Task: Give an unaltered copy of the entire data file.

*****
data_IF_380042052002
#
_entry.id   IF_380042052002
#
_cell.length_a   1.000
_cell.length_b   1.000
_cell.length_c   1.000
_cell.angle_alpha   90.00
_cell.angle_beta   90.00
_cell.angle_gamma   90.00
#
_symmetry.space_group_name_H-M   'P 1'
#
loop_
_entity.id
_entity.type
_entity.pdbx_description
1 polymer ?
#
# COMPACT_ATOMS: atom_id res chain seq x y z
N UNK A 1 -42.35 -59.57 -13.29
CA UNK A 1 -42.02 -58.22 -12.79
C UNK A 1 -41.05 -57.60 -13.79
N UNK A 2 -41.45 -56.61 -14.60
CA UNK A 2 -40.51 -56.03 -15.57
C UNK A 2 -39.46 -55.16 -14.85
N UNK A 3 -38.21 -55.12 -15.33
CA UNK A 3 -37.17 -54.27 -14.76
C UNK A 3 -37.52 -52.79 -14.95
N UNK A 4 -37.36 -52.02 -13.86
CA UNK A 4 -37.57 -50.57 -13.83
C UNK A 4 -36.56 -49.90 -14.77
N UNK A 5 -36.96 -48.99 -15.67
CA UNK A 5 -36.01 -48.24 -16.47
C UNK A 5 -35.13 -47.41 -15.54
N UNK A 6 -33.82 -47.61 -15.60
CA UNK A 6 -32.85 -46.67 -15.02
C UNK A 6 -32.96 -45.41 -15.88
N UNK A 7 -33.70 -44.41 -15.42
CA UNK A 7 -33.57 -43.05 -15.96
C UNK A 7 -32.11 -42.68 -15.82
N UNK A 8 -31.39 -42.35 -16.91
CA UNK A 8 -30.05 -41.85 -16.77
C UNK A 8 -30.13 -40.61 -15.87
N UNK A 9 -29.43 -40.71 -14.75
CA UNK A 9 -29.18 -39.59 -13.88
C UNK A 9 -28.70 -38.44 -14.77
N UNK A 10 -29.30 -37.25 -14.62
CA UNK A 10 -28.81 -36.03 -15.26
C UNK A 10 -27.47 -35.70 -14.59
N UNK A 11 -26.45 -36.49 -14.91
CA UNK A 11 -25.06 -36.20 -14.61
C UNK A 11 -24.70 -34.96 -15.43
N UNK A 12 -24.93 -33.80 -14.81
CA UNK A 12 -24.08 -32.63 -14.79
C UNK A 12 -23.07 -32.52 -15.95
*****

data_IF_380042052002
#
_entry.id   IF_380042052002
#
_cell.length_a   1.000
_cell.length_b   1.000
_cell.length_c   1.000
_cell.angle_alpha   90.00
_cell.angle_beta   90.00
_cell.angle_gamma   90.00
#
_symmetry.space_group_name_H-M   'P 1'
#
loop_
_entity.id
_entity.type
_entity.pdbx_description
1 polymer ?
#
# COMPACT_ATOMS: atom_id res chain seq x y z
N UNK A 1 -42.35 -59.57 -13.29
CA UNK A 1 -42.02 -58.22 -12.79
C UNK A 1 -41.05 -57.60 -13.79
N UNK A 2 -41.45 -56.61 -14.60
CA UNK A 2 -40.51 -56.03 -15.57
C UNK A 2 -39.46 -55.16 -14.85
N UNK A 3 -38.21 -55.12 -15.33
CA UNK A 3 -37.17 -54.27 -14.76
C UNK A 3 -37.52 -52.79 -14.95
N UNK A 4 -37.36 -52.02 -13.86
CA UNK A 4 -37.57 -50.57 -13.83
C UNK A 4 -36.56 -49.90 -14.77
N UNK A 5 -36.96 -48.99 -15.67
CA UNK A 5 -36.01 -48.24 -16.47
C UNK A 5 -35.13 -47.41 -15.54
N UNK A 6 -33.82 -47.61 -15.60
CA UNK A 6 -32.85 -46.67 -15.02
C UNK A 6 -32.96 -45.41 -15.88
N UNK A 7 -33.70 -44.41 -15.42
CA UNK A 7 -33.57 -43.05 -15.96
C UNK A 7 -32.11 -42.68 -15.82
N UNK A 8 -31.39 -42.35 -16.91
CA UNK A 8 -30.05 -41.85 -16.77
C UNK A 8 -30.13 -40.61 -15.87
N UNK A 9 -29.43 -40.71 -14.75
CA UNK A 9 -29.18 -39.59 -13.88
C UNK A 9 -28.70 -38.44 -14.77
N UNK A 10 -29.30 -37.25 -14.62
CA UNK A 10 -28.81 -36.03 -15.26
C UNK A 10 -27.47 -35.70 -14.59
N UNK A 11 -26.45 -36.49 -14.91
CA UNK A 11 -25.06 -36.20 -14.61
C UNK A 11 -24.70 -34.96 -15.43
N UNK A 12 -24.93 -33.80 -14.81
CA UNK A 12 -24.08 -32.63 -14.79
C UNK A 12 -23.07 -32.52 -15.95